New Year's Resolution Tips
By AM Northwest Staff
We talked with Dr. Al Berstein about New Year's resolution tips, and this is what he had to say:
I will lose weight, starting January 2nd is a good example of a New Year's resolution that ought to bump you up a good five pounds. Resolutions, if used incorrectly, can result in the opposite of what you intend.
The mistake most people make is using a resolution like a credit card. You can charge up ten million calories over the holidays because you don't have to pay attention to what you eat until the bill comes in January.
Another common mistake is resolving to accomplish something, rather than resolving to do what it takes to make it happen. Sometimes this is because we don't know what it takes to make it happen, but more often, it's because we don't want to know.
Too often, making a resolution is a fancy way of saying procrastinating. We put off things that are scary or difficult until some future time when we expect to be miraculously able to do what we cannot do now.
Procrastinating is seldom a conscious choice; we merely do something else instead of what we're supposed to do. We do what we feel like doing, then kick ourselves when the stuff we don't feel like doing doesn't get done.
Here's how to use resolutions to make good things happen:
First, resolve to do what it takes no matter what. To be successful, you have to anticipate and accept the inevitable pain caused by moving out of your comfort zone. No pain, no gain.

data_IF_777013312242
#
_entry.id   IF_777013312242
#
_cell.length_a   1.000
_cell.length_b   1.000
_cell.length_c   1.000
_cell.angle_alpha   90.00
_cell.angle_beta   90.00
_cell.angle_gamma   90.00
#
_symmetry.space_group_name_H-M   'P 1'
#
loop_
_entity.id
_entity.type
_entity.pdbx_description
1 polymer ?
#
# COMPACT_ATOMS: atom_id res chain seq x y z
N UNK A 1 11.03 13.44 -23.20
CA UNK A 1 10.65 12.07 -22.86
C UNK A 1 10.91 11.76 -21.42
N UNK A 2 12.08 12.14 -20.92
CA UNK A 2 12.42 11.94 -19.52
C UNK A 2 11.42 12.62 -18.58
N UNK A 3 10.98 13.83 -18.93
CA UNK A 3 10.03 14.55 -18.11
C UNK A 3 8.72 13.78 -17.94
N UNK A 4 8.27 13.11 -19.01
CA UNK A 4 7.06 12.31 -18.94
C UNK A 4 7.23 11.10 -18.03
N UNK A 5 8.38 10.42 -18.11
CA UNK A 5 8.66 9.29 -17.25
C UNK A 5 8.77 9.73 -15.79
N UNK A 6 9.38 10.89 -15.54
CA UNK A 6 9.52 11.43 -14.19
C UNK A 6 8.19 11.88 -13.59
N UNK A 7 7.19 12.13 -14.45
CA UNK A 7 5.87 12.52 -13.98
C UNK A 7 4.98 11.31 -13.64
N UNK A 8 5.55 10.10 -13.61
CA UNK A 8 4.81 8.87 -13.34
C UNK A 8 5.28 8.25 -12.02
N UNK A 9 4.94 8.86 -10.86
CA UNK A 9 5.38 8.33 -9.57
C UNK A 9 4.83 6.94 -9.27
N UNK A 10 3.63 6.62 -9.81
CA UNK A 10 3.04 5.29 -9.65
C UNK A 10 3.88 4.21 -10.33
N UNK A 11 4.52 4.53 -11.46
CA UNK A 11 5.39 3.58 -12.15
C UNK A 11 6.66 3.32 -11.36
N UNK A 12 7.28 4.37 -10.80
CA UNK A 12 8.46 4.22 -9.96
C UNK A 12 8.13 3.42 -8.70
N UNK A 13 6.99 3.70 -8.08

Here's how to tell if you are really serious: Get $50 in fives. Put them on the mantel, and resolve to burn one every time you don't follow through. You can also put the money into donation envelopes addressed to an organization you hate.
The best resolutions are plans, not promises. Resolve actions not outcomes. Plan to exercise three times a week, not to lose weight. Plan to lower the limits on your credit cards and make set payments at set times, rather than resolving to get out of debt.
Plan with a calendar in front of you. What isn't scheduled isn't done.
Resolve to pay attention. We make New Year's resolutions to turn bad habits into good habits. Habits are like an automatic pilot. If it's programmed wrong, you have to switch it off before you run into a mountain. Resolve to do things that increase your awareness of the choices you're making. Write down everything you eat, or every dollar you spend.
Use bad habits to reward good ones. Don't eat or sit down in front of a screen until you have done your workout or paid your bills.
Make your resolutions public, and invite your mother to ask you how you're doing. Like I said, no pain, no gain.